Salisbury conservation agent Michele Rowden hadn’t reviewed DCR’s priority list, nor had she even known it was coming before seeing it at 6 p.m. Wednesday night, right before the Conservation Commission’s 7 p.m. meeting. But she had worked with DCR right after the March 8 storm tides carved away thousands of tons of sand from the beach, and had identified for the agency 22 hot spots badly needing restoration.
She believed at the time that the southern end of the beach had been spared the brunt of the storm, but the Beach Center and the dunes from 176 to 266 North End Blvd. (between access ways 6 and 8) sustained the worst damage from six ferocious high tides.
After she spent three hours Friday reviewing the beach with Forgione, Rowden stands by that assessment, which doesn’t jibe with DCR’s belief that fixing the access ways to the beach is the most vital. Although she and Harrington hope DCR can be persuaded to conform to the town’s opinion, they said, Salisbury doesn’t have the authority to force the issue.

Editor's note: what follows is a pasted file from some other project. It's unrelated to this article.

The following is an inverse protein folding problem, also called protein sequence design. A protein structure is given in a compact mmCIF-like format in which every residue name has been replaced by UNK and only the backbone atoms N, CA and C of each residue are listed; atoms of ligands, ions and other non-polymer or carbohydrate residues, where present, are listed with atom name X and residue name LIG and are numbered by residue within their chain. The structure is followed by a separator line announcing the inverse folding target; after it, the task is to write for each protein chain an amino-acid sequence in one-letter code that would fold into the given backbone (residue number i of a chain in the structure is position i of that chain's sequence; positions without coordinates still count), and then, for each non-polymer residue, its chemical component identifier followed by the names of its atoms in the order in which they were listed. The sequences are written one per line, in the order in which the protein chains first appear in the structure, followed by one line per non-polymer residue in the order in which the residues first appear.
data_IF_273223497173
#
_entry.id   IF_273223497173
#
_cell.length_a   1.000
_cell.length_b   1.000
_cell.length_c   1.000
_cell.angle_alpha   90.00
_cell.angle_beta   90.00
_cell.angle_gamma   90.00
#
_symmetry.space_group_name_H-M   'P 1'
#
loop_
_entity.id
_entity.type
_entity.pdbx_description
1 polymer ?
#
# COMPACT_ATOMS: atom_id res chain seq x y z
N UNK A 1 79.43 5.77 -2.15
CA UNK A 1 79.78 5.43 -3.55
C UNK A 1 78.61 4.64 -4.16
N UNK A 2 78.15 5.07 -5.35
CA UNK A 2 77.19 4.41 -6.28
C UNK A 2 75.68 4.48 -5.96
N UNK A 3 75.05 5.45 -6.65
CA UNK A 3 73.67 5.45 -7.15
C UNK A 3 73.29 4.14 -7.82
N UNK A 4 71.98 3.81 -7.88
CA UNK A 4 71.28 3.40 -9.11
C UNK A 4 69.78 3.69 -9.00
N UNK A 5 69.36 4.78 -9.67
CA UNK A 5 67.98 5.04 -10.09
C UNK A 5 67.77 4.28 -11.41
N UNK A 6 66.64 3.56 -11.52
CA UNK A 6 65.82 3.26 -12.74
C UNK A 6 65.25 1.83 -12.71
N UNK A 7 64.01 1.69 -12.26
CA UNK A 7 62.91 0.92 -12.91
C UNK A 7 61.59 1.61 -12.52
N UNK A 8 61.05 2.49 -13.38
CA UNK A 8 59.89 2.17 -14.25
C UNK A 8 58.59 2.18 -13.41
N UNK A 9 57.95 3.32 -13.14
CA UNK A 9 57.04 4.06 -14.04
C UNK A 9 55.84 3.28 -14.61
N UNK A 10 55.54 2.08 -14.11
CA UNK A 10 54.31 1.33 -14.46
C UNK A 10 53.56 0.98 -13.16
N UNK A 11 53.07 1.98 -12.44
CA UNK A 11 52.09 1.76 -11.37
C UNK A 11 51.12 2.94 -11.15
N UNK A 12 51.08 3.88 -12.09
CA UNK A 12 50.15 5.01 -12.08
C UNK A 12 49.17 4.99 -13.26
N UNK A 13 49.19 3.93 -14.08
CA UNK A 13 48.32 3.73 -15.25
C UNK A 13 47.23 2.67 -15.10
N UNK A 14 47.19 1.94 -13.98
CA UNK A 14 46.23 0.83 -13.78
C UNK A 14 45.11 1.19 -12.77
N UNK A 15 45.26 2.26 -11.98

“We can’t make them do what we want them to do on their own property. It’s like the town forcing someone to fix the roof on his house,” Rowden said. “But we can do everything in our power to encourage DCR to do what we feel is the most important.”
Salisbury’s state legislative delegation feels the same way. In a letter sent to DCR Commissioner Ed Lambert on Saturday, April 6, Sen. Kathleen O’Connor Ives, D-Newburyport, and Rep. Michael Costello, D-Newburyport, thanked the agency for its present plan. But they politely suggest more is required. The legislators want more sand, more work and more money spent to shore up dunes in front of private homes where some of the worst erosion took place.